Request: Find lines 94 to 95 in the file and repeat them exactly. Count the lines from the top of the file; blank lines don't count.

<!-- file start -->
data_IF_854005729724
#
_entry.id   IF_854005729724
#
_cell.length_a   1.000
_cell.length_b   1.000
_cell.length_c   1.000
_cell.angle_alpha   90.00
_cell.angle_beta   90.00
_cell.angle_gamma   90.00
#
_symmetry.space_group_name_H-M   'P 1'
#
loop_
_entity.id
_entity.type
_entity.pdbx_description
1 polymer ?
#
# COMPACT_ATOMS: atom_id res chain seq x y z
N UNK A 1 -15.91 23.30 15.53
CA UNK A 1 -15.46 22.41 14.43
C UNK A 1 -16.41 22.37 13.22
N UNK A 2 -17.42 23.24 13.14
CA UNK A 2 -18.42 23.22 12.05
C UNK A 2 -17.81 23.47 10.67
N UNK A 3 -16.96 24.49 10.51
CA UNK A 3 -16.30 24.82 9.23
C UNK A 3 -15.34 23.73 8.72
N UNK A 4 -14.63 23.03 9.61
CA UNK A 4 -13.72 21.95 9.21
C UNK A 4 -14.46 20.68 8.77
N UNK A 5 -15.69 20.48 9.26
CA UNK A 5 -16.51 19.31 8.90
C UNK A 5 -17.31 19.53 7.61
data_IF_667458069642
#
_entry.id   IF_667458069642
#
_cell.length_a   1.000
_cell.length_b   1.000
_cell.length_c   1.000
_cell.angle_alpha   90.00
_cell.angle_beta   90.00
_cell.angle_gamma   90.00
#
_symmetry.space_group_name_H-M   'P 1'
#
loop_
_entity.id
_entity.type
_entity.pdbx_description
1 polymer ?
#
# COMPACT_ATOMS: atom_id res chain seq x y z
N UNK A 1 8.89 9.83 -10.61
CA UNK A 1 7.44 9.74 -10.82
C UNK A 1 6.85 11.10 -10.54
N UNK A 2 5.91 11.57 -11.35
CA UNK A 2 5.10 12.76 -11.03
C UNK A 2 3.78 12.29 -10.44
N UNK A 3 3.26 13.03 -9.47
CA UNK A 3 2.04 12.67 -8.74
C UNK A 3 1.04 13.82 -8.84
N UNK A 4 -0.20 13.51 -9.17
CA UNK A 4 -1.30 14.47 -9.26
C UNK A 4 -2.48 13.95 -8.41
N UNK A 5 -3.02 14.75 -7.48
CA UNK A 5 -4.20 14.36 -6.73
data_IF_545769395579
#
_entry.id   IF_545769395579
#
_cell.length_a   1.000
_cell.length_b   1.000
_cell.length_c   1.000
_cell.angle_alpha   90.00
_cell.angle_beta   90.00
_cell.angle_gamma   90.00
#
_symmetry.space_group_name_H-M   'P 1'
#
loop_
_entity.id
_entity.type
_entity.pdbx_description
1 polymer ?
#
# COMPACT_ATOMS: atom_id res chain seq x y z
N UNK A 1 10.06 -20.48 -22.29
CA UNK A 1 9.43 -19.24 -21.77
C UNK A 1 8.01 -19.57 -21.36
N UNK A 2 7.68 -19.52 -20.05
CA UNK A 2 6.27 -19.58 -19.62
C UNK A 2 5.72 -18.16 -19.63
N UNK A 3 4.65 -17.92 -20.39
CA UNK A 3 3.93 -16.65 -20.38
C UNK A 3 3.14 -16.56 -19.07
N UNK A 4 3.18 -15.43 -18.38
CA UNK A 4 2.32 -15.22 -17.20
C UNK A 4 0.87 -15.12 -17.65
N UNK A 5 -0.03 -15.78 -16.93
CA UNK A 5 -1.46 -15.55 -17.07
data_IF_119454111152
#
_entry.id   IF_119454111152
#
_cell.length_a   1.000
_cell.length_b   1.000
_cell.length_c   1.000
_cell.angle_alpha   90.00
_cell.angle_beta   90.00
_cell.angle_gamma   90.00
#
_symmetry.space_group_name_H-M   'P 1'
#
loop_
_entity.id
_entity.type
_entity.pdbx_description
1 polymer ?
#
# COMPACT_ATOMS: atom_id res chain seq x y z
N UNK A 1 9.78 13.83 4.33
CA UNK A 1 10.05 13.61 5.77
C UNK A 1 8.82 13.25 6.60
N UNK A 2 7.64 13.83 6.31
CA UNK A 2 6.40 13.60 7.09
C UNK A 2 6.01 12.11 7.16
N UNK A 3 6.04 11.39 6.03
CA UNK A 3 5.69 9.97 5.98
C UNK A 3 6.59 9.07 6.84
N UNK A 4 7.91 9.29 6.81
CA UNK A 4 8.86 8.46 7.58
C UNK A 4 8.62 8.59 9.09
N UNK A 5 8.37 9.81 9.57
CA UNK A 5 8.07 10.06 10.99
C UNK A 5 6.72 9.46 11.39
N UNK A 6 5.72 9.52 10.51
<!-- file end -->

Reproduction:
CA UNK A 2 6.27 -19.58 -19.62
C UNK A 2 5.72 -18.16 -19.63